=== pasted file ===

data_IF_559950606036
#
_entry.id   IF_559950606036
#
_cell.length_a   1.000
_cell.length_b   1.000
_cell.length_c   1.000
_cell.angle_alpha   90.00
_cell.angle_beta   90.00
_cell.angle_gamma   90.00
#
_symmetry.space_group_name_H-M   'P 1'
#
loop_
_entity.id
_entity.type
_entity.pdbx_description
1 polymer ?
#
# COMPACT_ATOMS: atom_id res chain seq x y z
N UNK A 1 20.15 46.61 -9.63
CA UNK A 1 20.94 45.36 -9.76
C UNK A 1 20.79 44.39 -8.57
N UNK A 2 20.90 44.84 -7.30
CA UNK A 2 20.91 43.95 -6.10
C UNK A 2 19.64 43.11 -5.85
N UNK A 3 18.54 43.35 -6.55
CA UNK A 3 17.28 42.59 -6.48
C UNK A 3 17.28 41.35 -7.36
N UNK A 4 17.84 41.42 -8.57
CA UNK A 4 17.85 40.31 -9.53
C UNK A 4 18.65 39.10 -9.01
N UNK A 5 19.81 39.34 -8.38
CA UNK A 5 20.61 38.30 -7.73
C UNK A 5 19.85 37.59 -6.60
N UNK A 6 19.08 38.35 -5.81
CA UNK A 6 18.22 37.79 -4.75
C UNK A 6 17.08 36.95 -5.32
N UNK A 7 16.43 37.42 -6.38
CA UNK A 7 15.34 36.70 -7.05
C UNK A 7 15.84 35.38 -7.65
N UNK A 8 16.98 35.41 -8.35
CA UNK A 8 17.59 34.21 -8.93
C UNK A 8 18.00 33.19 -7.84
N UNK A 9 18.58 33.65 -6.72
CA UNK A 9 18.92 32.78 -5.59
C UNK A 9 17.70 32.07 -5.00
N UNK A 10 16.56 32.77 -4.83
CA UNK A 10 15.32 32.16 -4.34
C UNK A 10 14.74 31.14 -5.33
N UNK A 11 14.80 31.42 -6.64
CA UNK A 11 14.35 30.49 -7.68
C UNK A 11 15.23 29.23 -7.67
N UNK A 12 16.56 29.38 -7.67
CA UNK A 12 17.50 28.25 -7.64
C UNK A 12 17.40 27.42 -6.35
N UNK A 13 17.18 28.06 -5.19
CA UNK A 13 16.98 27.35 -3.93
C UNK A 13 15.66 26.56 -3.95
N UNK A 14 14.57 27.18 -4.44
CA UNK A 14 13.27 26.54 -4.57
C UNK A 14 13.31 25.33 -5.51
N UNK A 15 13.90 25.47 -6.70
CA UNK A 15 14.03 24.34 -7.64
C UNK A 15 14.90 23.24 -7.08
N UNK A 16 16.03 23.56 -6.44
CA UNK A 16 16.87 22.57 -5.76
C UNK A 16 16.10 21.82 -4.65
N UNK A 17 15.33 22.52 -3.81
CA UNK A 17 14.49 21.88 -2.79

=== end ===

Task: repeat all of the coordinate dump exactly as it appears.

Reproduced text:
data_IF_559950606036
#
_entry.id   IF_559950606036
#
_cell.length_a   1.000
_cell.length_b   1.000
_cell.length_c   1.000
_cell.angle_alpha   90.00
_cell.angle_beta   90.00
_cell.angle_gamma   90.00
#
_symmetry.space_group_name_H-M   'P 1'
#
loop_
_entity.id
_entity.type
_entity.pdbx_description
1 polymer ?
#
# COMPACT_ATOMS: atom_id res chain seq x y z
N UNK A 1 20.15 46.61 -9.63
CA UNK A 1 20.94 45.36 -9.76
C UNK A 1 20.79 44.39 -8.57
N UNK A 2 20.90 44.84 -7.30
CA UNK A 2 20.91 43.95 -6.10
C UNK A 2 19.64 43.11 -5.85
N UNK A 3 18.54 43.35 -6.55
CA UNK A 3 17.28 42.59 -6.48
C UNK A 3 17.28 41.35 -7.36
N UNK A 4 17.84 41.42 -8.57
CA UNK A 4 17.85 40.31 -9.53
C UNK A 4 18.65 39.10 -9.01
N UNK A 5 19.81 39.34 -8.38
CA UNK A 5 20.61 38.30 -7.73
C UNK A 5 19.85 37.59 -6.60
N UNK A 6 19.08 38.35 -5.81
CA UNK A 6 18.22 37.79 -4.75
C UNK A 6 17.08 36.95 -5.32
N UNK A 7 16.43 37.42 -6.38
CA UNK A 7 15.34 36.70 -7.05
C UNK A 7 15.84 35.38 -7.65
N UNK A 8 16.98 35.41 -8.35
CA UNK A 8 17.59 34.21 -8.93
C UNK A 8 18.00 33.19 -7.84
N UNK A 9 18.58 33.65 -6.72
CA UNK A 9 18.92 32.78 -5.59
C UNK A 9 17.70 32.07 -5.00
N UNK A 10 16.56 32.77 -4.83
CA UNK A 10 15.32 32.16 -4.34
C UNK A 10 14.74 31.14 -5.33
N UNK A 11 14.80 31.42 -6.64
CA UNK A 11 14.35 30.49 -7.68
C UNK A 11 15.23 29.23 -7.67
N UNK A 12 16.56 29.38 -7.67
CA UNK A 12 17.50 28.25 -7.64
C UNK A 12 17.40 27.42 -6.35
N UNK A 13 17.18 28.06 -5.19
CA UNK A 13 16.98 27.35 -3.93
C UNK A 13 15.66 26.56 -3.95
N UNK A 14 14.57 27.18 -4.44
CA UNK A 14 13.27 26.54 -4.57
C UNK A 14 13.31 25.33 -5.51
N UNK A 15 13.90 25.47 -6.70
CA UNK A 15 14.03 24.34 -7.64
C UNK A 15 14.90 23.24 -7.08
N UNK A 16 16.03 23.56 -6.44
CA UNK A 16 16.87 22.57 -5.76
C UNK A 16 16.10 21.82 -4.65
N UNK A 17 15.33 22.52 -3.81
CA UNK A 17 14.49 21.88 -2.79